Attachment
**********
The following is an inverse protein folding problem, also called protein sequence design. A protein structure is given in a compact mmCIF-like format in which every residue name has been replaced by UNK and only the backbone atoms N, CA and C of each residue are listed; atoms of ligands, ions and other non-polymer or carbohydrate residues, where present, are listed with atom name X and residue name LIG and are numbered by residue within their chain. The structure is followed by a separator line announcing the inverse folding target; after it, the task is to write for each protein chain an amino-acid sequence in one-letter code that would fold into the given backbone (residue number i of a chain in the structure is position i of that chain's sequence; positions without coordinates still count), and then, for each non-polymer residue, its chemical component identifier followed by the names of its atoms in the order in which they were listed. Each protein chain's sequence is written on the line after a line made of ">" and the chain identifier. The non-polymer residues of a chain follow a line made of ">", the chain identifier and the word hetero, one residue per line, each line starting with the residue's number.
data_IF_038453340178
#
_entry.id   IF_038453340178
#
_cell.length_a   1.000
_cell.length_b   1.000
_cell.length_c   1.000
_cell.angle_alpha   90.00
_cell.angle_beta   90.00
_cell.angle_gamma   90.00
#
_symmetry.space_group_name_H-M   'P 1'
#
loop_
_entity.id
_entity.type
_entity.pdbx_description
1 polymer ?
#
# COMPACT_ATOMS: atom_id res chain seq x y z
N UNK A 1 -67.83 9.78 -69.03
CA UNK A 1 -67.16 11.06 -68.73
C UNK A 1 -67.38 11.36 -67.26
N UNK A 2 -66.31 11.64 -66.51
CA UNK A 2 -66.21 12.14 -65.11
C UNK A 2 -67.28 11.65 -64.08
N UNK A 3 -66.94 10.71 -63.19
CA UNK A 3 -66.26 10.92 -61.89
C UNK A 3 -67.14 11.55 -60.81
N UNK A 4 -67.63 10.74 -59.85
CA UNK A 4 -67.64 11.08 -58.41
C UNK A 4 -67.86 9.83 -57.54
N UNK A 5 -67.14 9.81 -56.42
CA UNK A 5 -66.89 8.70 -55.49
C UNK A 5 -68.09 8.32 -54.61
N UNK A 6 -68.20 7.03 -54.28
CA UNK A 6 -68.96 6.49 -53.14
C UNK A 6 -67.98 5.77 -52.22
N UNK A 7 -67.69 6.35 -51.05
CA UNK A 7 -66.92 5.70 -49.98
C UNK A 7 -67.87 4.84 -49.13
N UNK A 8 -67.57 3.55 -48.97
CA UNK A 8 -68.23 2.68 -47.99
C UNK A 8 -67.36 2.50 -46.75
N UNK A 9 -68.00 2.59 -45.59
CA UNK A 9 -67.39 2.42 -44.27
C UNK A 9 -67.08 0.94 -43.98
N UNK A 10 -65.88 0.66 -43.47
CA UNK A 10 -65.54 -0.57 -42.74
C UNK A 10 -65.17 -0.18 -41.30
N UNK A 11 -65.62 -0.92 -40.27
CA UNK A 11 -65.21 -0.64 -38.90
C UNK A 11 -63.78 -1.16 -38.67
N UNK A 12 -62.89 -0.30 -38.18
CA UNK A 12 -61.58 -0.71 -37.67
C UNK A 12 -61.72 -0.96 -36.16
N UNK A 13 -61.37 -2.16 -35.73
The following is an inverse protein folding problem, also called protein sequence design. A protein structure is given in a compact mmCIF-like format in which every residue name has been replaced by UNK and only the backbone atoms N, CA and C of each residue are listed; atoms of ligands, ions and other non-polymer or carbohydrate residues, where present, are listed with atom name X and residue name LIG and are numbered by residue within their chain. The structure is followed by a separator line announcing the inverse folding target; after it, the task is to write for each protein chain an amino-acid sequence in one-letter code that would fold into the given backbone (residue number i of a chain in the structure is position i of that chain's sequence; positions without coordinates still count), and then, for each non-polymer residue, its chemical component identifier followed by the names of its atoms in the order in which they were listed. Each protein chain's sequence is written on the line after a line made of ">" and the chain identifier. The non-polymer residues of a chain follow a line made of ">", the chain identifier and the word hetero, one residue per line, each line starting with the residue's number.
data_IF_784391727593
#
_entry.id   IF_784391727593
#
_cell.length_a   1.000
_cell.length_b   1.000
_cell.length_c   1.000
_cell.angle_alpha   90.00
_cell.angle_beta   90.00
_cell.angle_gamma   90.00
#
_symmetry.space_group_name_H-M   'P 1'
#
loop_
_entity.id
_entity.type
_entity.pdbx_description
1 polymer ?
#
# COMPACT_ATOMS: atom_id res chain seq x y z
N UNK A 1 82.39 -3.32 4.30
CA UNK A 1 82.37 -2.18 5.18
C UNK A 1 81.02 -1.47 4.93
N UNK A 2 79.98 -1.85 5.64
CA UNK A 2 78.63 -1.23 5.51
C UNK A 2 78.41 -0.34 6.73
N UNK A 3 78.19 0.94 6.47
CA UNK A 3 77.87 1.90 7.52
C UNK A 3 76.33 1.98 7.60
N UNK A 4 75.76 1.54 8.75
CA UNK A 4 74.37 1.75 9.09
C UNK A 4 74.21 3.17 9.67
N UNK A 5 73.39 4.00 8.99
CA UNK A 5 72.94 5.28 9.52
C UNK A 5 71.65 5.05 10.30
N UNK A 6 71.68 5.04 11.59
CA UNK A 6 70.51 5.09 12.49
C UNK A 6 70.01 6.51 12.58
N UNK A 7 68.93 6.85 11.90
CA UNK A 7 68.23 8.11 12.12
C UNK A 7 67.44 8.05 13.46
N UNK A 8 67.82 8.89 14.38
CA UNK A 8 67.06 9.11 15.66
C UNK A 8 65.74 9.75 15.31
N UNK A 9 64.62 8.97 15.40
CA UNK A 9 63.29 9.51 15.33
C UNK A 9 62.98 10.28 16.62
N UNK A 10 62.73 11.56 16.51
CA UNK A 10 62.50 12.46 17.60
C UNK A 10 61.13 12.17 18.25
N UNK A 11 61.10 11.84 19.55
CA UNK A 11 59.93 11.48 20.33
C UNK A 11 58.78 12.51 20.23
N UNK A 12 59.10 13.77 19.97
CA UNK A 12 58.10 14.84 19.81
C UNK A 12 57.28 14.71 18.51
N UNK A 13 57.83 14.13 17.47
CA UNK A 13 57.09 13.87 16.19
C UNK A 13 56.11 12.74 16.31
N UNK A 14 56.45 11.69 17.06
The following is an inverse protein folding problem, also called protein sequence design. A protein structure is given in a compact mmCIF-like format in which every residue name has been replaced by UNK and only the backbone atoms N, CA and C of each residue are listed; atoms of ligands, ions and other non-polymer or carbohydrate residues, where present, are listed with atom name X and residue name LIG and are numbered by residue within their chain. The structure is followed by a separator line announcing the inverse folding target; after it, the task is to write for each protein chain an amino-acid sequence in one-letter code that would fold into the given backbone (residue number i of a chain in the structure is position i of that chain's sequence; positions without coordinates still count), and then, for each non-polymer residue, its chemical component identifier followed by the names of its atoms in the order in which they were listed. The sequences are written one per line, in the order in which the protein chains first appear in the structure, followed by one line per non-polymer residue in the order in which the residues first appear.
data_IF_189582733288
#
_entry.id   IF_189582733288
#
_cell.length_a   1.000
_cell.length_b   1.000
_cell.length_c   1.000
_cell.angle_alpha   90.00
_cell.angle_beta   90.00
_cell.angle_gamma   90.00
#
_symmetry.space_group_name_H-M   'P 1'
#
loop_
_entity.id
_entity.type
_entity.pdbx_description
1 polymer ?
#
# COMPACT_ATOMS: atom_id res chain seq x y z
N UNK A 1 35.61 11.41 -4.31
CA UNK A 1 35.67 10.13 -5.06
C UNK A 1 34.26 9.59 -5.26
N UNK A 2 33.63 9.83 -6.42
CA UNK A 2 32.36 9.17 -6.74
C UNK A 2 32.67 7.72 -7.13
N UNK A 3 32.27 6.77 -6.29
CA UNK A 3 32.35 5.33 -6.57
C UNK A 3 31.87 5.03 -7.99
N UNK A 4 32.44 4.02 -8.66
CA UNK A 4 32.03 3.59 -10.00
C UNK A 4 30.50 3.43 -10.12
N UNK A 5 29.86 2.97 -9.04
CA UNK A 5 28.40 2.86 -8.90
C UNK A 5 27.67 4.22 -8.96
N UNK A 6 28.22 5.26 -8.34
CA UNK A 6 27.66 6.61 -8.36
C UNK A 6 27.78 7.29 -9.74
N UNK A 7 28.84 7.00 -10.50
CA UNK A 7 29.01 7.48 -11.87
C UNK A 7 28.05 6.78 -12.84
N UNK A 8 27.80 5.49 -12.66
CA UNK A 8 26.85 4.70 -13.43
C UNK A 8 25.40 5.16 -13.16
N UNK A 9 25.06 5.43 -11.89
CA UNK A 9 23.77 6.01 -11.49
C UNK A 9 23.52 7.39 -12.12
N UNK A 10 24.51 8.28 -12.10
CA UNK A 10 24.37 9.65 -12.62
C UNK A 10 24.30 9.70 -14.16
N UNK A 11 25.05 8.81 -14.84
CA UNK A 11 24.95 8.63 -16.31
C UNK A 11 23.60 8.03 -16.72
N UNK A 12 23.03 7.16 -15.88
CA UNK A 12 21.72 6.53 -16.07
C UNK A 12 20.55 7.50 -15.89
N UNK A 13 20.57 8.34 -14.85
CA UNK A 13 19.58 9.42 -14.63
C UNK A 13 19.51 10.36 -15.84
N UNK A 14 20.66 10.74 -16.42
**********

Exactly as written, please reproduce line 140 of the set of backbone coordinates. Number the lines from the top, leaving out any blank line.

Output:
# COMPACT_ATOMS: atom_id res chain seq x y z